I firmly believe, now more than ever, that I exist in my own made up fairy tale land. In it, things are not what they really are but instead are … Continue reading Book Review: The Butchering Art by Lindsey Fitzharris
Every store has circulars and signs explaining how best to use your money to prove your love for your mother. Instead of being inspiring, these endless suggestions make Mother’s Day seem like an obligation.
And like Victory Gin, holidays of obligation leave a bitter taste.
Sometimes I stand in the shower
Cold water turned off
Scalding water raining down on me like cinders
My skin goes through a transformation
Milk white, then new born pink, then cattle brand red
In that moment when all the blood rushes up and my skin threatens to bubble,
I remember the cords around my wrists
The way the sap from the stake penetrated the hand spun cotton of my dress.
How many people there were gawking, both aroused and appalled
Hiding behind and covering their eyes with their holy claims.
The urgency in their eyes,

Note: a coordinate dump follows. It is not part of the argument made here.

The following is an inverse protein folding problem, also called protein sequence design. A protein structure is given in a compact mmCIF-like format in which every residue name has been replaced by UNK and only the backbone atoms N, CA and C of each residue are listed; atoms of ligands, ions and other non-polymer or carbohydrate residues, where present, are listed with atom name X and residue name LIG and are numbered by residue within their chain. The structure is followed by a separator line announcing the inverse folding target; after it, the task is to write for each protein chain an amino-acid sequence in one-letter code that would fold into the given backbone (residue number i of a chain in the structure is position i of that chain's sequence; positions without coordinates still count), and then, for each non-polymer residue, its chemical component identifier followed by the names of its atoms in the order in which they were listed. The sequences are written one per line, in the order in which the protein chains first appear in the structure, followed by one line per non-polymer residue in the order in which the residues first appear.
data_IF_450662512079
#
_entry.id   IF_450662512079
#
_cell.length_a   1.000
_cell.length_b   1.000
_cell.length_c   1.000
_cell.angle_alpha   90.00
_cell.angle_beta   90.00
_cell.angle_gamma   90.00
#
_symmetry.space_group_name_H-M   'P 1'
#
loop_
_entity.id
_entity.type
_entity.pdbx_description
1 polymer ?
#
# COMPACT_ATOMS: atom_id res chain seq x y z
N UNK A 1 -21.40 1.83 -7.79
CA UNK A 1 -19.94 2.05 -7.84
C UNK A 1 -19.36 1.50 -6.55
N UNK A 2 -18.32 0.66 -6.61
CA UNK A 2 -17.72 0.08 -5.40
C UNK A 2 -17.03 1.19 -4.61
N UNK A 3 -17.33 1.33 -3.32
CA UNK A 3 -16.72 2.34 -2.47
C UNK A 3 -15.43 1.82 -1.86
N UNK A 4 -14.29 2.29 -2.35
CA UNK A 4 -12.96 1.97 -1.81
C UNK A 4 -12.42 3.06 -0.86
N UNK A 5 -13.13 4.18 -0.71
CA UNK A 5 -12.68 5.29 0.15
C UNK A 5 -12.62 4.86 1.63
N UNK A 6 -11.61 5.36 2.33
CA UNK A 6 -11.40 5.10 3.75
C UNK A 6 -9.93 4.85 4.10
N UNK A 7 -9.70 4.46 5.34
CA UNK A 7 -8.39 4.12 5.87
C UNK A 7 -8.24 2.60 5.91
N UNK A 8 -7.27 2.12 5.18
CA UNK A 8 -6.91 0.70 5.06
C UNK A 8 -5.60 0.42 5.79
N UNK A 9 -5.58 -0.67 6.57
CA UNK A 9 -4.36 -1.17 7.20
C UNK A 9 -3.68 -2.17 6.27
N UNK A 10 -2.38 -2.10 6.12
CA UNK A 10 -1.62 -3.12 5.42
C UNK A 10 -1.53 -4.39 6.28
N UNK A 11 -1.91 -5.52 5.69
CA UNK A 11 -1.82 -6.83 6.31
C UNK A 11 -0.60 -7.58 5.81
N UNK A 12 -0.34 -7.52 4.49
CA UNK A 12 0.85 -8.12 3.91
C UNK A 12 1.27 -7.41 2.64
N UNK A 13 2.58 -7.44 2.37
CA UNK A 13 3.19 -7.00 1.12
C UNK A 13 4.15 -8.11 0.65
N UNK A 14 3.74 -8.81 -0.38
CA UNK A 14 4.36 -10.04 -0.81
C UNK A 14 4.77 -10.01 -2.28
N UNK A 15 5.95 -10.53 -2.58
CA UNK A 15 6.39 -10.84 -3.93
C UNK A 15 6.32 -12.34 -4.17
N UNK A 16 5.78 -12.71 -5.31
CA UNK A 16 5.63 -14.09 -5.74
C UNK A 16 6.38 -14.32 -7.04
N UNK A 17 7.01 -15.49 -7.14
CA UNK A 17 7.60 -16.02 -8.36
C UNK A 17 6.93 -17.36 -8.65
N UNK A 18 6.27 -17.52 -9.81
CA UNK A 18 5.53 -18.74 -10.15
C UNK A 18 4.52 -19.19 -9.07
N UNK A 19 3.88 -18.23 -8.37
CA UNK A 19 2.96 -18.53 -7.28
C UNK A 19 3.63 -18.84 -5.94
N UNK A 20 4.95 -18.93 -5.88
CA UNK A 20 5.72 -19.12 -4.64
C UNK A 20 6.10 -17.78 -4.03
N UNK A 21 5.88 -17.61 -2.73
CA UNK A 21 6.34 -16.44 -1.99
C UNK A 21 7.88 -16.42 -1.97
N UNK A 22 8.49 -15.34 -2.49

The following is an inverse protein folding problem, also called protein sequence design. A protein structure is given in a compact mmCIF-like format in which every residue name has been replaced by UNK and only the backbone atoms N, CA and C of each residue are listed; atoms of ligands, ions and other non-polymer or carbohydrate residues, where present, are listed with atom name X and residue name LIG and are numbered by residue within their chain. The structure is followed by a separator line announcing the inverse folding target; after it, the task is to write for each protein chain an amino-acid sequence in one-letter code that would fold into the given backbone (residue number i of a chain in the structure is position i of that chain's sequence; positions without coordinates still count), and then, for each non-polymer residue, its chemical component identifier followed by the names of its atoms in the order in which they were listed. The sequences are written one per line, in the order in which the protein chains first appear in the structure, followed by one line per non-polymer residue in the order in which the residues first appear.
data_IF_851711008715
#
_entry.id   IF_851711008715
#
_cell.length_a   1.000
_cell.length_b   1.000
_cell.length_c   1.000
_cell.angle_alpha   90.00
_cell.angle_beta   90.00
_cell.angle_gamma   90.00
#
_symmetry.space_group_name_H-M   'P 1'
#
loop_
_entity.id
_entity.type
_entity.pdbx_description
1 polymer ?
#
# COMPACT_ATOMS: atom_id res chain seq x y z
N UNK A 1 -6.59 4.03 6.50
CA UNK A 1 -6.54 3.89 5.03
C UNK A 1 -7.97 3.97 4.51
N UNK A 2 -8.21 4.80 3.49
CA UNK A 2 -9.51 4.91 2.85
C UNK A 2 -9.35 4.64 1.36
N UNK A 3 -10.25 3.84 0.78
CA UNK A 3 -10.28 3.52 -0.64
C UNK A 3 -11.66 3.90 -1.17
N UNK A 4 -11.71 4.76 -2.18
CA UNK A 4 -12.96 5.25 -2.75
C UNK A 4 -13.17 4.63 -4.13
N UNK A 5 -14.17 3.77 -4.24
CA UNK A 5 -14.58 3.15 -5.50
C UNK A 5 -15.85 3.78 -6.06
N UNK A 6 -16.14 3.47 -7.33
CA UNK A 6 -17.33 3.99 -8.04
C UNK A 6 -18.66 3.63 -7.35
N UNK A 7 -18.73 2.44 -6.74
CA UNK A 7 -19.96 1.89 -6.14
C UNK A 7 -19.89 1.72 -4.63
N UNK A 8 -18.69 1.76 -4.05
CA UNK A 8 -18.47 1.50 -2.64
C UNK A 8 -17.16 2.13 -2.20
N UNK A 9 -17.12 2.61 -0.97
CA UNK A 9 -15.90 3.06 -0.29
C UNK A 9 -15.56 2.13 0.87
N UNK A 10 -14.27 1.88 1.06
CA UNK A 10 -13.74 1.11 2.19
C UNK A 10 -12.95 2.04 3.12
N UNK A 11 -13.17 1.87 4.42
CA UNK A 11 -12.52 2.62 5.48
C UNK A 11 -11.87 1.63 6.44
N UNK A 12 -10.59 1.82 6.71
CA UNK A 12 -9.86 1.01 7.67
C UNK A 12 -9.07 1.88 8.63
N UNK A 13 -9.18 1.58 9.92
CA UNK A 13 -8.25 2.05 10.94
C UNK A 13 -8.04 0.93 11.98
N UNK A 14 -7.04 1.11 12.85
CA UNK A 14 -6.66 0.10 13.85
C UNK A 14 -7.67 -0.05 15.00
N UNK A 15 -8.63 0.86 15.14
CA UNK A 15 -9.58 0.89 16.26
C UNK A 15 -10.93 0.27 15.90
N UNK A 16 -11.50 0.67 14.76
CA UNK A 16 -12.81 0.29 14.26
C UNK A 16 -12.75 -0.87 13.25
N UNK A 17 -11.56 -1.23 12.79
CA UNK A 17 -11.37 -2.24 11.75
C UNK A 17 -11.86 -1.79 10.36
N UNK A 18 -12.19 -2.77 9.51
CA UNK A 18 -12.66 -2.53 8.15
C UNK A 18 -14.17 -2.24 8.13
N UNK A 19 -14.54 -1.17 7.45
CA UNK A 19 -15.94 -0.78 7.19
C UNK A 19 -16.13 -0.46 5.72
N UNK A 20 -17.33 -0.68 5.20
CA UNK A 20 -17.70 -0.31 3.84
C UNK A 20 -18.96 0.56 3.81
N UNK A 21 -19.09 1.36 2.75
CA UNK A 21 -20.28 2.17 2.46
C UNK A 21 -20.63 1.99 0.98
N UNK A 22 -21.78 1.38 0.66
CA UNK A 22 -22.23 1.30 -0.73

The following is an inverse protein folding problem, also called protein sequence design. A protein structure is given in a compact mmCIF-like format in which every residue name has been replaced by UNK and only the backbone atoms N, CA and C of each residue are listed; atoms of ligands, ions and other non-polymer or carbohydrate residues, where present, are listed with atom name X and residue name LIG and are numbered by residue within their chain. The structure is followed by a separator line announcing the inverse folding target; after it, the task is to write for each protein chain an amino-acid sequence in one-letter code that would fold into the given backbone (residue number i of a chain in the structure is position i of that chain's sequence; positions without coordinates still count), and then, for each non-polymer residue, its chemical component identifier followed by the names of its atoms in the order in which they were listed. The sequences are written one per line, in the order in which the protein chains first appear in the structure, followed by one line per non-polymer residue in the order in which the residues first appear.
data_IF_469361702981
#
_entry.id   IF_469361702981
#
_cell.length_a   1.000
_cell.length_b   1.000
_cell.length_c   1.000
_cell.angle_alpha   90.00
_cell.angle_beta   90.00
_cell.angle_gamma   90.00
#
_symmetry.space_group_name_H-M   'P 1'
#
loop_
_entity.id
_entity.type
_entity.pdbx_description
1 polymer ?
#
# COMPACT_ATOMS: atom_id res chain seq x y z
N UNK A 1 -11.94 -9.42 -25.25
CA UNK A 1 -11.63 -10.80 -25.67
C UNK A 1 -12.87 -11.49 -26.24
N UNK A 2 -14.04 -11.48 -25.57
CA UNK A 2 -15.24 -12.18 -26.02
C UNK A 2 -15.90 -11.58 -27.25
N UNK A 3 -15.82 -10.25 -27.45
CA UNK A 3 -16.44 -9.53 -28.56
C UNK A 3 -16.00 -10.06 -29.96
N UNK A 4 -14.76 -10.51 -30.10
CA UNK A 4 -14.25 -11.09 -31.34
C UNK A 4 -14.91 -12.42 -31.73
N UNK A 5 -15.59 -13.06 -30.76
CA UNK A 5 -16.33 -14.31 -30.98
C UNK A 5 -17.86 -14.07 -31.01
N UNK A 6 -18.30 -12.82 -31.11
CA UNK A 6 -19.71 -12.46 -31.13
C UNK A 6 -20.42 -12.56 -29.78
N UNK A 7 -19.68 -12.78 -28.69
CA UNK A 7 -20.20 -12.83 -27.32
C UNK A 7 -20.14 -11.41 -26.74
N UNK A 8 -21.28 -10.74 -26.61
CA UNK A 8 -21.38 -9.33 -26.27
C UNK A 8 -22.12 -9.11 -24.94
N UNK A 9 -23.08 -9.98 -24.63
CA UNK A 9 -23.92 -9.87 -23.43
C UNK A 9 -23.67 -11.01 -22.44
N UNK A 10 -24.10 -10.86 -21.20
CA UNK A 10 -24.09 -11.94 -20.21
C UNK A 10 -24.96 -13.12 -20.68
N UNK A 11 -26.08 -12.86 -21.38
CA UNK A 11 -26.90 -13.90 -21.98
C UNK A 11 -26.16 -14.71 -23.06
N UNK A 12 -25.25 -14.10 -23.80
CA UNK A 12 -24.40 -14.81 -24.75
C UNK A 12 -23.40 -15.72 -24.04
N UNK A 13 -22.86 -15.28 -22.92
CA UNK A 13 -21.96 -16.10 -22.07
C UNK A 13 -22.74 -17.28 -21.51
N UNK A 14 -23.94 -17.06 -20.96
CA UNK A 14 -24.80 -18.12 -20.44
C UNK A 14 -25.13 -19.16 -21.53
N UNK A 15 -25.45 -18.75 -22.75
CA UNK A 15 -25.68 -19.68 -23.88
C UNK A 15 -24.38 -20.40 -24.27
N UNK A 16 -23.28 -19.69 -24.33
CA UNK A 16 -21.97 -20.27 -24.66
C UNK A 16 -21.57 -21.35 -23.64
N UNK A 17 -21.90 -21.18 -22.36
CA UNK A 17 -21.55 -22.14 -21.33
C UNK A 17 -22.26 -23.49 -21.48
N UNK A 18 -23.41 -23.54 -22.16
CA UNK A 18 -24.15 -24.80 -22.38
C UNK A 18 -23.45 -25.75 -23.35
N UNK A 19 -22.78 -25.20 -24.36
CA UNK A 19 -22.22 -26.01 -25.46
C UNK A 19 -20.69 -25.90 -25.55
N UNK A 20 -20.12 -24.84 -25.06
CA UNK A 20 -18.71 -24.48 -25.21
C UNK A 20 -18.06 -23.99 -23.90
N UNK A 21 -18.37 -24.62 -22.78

the hunger that would have pulled my meat from the bone if the flames didn’t take.
I remember the rush of heat, of pain, of cosmic elation as the smoke found a new home in my lungs,
throwing out all the oxygen that has once resided there.
It thickened my blood and blocked my nose,
Fervent prayers weighing down the blanket of flame
that consumed me.
I remember I was gone before the body was done,
before my meat and fat had melted like candle wax
the salivating audience ,ready for my ashes got them on their tongue
proof they saw an abomination erased, stayed until the moon rose high
my body becoming the smoke that itched their nose and stayed in their clothes for weeks to come.
I remember they put my remains with the animal waste
and then wondered why their crops didn’t return, even with the manure.
I remember the cries of hunger, of pain, of violation as the little village
became nothing more than an empty field again.
You say you’re the granddaughters of the witches they forgot to burn.
I was burned.
And I remember.
Poetry has long been a love of mine.
It started with my love of country music. In grade school, I was convinced I was going to grow up to be a songwriter. I’d write song after song, no music just lyrics. It wasn’t until I was in the middle of my depressive preteen years that I figured out, lyrics with out music are just a poem. I devoured poems (and paper writing my own) throughout my teenage and young adult years. Then adult life struck and being a mom and wife forced my writing to go into hibernation. That seems to be changing now. Some of it has to do with reading Lisa Lister’s book Witch. Some of it has to do with having some amazing friends who inspire me every day to be more authentic. Some of it is because I’m waking up. And I’m thankful for it all.